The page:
At the time, I have seen the A380 at a distance and even got to tour the inside. But this was my first opportunity to walk around the aircraft on the outside. It is surreal how tall it is standing next to it, but how at the same time it is so close to the ground. I am 6’1″ tall and my head was touching the bottom of the aircraft when taking the photo above. Closer towards the main landing gear, there is even less head room. From ground to tail, the A380 is about eight stories tall and just the fuselage is about three.

This A380 (D-AIMG) was just having minor work done and I saw her back at Frankfurt Airport the next day ready to fly.

This A380 (D-AIMG) was just having minor work done and I saw her back at Frankfurt Airport the next day ready to fly.

Lufthansa Technik Group is compiled of 30 companies world-wide that help keep Lufthansa and many other aircraft operational. Lufthansa Technik has the ability to perform checks at 60 airports around the world and they are organized into six different operational groups which serve about 750 customers worldwide: Maintenance, Overhaul, Component Services, Engine Services, VIP Services and Landing Gear Services.

Three "out holes" for the A380. The larger ones vent out air, the center will vent liquid.
Three “out holes” for the A380. The larger ones vent out air, the center will vent liquid.

Before Lufthansa took delivery of their first Airbus A380, two large facilities were built for Lufthansa Technik to handle the new aircraft. One was in Frankfurt and the other is located in Beijing. The facility in Frankfurt was completed in December of 2007 and measures about 590 x 460 feet. The hangar is large enough to hold two Airbus A380s and one Dreamlifter as was proven not too long ago.

Can you tell where the fuel tanks are located in the wing of the A380?

Can you tell where the fuel tanks are located in the wing of the A380?

Obviously the Airbus A380 can hold a lot of fuel — about 85,000 gallons worth. Unlike most other aircraft, no fuel is stored in the fuselage and it is all stored in the wings. During the tour I was wondering how I had dripping water on my head and realized that I was being rained on via the condensation from the fuel tanks in the wings.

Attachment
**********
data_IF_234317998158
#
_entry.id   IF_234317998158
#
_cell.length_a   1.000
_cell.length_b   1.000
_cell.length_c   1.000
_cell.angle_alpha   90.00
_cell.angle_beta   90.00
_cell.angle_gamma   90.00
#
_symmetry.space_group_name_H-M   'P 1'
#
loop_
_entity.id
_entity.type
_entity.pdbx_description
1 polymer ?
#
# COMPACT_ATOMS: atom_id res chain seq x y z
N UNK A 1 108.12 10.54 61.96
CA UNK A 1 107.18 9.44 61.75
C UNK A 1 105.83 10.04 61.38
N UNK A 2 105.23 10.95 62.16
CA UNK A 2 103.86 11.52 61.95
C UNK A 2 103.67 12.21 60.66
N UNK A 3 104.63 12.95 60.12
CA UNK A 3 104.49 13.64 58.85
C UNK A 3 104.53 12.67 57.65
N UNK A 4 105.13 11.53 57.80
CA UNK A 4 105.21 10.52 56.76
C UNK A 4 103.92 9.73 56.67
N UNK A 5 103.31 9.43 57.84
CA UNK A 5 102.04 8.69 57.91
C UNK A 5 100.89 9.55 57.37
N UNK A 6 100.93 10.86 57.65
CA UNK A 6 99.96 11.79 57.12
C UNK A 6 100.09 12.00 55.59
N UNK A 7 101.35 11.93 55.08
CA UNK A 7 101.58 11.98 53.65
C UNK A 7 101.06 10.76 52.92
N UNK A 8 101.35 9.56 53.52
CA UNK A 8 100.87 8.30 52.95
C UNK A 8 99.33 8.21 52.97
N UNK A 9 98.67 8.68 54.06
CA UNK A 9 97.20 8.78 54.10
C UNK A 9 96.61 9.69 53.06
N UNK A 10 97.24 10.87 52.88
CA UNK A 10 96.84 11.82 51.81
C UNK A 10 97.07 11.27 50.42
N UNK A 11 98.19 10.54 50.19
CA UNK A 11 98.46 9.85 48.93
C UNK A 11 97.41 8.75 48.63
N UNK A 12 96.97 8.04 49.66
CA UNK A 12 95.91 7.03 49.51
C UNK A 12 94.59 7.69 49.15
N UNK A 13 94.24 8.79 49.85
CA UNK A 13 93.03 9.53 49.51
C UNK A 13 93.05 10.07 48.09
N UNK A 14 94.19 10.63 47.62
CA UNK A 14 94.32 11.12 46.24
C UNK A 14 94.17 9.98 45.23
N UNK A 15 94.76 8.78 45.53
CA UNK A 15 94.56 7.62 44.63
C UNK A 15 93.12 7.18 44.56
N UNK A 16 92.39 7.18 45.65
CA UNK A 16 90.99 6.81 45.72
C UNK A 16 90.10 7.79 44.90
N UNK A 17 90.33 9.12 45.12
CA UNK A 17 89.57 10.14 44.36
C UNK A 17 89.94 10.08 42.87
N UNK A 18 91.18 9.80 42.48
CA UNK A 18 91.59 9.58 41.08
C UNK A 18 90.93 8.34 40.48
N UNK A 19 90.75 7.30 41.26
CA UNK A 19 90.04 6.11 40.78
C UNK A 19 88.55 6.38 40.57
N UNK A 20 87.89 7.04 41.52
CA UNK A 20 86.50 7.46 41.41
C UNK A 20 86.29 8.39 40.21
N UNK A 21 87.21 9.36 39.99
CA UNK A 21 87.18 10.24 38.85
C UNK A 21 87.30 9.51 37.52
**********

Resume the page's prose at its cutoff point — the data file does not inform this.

How would you like to climb around the A380 tail? I wanted to, but they said something about liability.

How would you like to climb around the A380 tail? I wanted to, but they said something about liability.

Buying the aircraft and building the hangar is just part of the process. Lufthansa Technik also had to get the tools, parts and people to make it complete. The facility has more than 70,000 parts in their inventory ranging from screws to engines. Outside the hangar there is a jet testing area, which was in use during our visit (but could not take photos since it was a non-Lufthansa aircraft).

This is where the pilots can get a little shut eye during flight.

This is where the pilots can get a little shut eye during flight.

During the tour of the facility we were able to get on board D-AIMG to take a look around. Since I was about to take a 10 hour flight in an A380 in a few hours, I decided to hang out more in the front of the aircraft by the cockpit. Lufthansa’s A380 are designed so there is an external door that leads to a crew sleeping area and lavatory for the flight crew. The crew rest area was actually the largest I have seen in an aircraft and didn’t feel as claustrophobic as others.

Where all the action happens. Hard to believe this large aircraft is controlled by a little joystick.

Where all the action happens. Hard to believe this large aircraft is controlled by a little joystick.

Some folks think first class is the best seat in the house. Although they are nice, they cannot compare to the seats in the cockpit. The cockpit is very roomy and it is hard to get a feeling of the true size of the aircraft. The flight deck is located in the middle of the aircraft, which doesn’t give it the sense of height that the cockpit in the Boeing 747-400 has.

CHECK OUT ALL 19 PHOTOS FROM THE LUFTHANSA TECHNIK TOUR